"The deciding factor in coming to Washington was winning," Haren said in an email. "I don't think there's a team better positioned to win now. It really was an easy decision for me, actually. It didn't take me long to decide that playing for the Nationals made sense."
The Nationals and Haren agreed Tuesday on a one-year, $13 million deal, according to a person with knowledge of the agreement.
Once the contract is finalized, Haren will join four 20-somethings with lightning in their arms, completing the rotation that helps make the Nationals a World Series favorite.
With Haren in the fold and
"World Series or bust," said manager Davey Johnson, a former Orioles manager and player. "That's probably the slogan this year. But I'm comfortable with that."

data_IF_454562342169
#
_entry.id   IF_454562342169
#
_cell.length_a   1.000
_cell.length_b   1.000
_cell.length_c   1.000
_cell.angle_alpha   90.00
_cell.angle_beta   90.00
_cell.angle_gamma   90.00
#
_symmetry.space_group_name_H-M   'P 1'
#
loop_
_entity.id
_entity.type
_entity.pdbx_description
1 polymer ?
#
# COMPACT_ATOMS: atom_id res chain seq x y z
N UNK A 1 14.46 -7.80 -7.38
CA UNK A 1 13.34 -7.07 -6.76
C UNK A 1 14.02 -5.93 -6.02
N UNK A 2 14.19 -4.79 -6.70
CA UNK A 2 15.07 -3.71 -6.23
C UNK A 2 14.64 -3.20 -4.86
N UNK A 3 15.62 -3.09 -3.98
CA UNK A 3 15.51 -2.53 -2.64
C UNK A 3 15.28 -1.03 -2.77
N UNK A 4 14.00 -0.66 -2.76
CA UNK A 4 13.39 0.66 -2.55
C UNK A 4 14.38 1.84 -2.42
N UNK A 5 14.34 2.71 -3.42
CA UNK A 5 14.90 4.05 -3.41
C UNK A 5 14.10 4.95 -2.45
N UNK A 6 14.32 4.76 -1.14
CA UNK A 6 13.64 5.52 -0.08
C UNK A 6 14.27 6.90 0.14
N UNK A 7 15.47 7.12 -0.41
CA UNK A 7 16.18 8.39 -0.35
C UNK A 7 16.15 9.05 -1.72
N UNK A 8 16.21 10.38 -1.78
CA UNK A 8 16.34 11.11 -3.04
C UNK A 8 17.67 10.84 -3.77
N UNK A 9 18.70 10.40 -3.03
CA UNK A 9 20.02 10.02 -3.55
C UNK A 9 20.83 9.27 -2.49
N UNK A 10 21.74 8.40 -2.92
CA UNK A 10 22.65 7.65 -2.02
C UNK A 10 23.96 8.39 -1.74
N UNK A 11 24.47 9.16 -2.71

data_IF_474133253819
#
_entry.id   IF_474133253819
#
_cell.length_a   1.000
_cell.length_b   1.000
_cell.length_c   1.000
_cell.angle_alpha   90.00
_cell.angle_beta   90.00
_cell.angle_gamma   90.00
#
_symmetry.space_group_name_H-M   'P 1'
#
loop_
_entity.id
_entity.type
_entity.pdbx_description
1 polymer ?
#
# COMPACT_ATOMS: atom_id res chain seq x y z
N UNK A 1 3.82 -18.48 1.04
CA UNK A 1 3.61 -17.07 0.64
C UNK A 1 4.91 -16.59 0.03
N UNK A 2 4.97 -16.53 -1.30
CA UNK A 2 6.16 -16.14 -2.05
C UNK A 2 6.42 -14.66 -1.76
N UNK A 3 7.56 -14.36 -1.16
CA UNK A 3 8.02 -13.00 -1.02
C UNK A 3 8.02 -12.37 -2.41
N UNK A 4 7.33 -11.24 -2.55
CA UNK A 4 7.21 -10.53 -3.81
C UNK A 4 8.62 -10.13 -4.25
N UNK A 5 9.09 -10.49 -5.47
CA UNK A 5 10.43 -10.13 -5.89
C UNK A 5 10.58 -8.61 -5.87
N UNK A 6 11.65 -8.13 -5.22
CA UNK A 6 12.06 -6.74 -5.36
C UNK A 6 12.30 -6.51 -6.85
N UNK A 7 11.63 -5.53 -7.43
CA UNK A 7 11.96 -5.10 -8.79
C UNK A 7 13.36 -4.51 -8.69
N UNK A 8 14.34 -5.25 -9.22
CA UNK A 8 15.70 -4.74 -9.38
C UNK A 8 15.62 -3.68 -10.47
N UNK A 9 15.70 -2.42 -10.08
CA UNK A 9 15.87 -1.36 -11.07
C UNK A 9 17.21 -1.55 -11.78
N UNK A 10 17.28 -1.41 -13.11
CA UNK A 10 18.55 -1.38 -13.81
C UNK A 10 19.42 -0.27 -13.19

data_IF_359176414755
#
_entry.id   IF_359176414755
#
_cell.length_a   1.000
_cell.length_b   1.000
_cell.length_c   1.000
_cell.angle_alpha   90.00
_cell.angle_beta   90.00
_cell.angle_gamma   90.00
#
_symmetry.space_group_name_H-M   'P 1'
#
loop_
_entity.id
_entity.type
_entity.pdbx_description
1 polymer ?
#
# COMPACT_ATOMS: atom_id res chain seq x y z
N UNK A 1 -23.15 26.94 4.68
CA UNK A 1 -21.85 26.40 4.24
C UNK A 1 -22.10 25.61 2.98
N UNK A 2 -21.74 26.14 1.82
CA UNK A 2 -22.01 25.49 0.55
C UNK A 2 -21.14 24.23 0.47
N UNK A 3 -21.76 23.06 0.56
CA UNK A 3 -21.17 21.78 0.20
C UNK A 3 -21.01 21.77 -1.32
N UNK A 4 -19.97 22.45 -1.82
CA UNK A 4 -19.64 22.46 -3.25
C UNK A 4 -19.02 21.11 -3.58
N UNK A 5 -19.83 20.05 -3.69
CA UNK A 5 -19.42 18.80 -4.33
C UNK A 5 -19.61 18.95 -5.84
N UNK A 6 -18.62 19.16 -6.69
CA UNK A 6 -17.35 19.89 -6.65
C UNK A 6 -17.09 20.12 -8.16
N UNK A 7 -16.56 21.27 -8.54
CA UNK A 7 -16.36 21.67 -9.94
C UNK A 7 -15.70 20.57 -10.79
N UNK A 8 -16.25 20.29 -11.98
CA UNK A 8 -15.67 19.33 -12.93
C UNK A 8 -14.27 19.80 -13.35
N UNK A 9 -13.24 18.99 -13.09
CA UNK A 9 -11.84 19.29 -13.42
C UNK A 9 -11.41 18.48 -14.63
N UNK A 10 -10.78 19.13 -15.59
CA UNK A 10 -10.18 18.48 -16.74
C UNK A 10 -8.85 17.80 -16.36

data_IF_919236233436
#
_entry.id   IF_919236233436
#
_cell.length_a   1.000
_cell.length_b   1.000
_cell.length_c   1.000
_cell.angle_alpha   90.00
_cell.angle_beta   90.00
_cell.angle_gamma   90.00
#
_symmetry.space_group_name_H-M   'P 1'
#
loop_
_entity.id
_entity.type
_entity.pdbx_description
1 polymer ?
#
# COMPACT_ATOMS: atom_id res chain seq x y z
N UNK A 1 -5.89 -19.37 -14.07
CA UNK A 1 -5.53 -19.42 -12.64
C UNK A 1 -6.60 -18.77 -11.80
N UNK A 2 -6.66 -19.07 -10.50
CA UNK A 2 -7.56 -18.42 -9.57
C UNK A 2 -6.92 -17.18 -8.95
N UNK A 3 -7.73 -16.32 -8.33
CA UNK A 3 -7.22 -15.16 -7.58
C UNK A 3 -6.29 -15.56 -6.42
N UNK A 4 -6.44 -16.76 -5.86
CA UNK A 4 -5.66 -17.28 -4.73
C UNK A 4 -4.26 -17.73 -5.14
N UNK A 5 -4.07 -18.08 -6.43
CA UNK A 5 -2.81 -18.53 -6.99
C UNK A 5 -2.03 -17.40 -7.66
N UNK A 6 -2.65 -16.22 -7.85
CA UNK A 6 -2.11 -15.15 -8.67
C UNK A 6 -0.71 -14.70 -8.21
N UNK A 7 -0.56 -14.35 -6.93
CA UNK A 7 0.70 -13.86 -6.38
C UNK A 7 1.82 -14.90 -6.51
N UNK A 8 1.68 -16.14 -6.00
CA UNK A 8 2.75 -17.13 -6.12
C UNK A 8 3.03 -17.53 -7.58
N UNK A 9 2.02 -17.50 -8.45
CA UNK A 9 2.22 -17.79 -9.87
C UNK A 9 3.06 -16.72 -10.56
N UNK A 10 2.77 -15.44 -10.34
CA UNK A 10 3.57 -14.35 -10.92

It is why Haren chose the Nationals. Haren, 32, still needs to pass a physical, which will take place Thursday in Washington, for the deal to become official. Haren pitched through a back injury and a lingering hip issue that alarmed some teams. But Haren said he has already taken a physical for another interested team, and he checked out fine.
"The team was much less concerned about me physically after looking at me," Haren said.
Haren expressed complete confidence in his health and clarified the issues he faced. Haren tweaked his back in
"As for my health, I feel great," Haren said. "I actually felt great towards the end of last year, and I was battling my mechanics a lot but was still getting good results. I guess teams were concerned of a hip issue that I've dealt with since my time in Oakland. It never has and never will cause me to miss time."
Haren, a three-time All-Star, would give the Nationals a veteran workhorse in a rotation that includes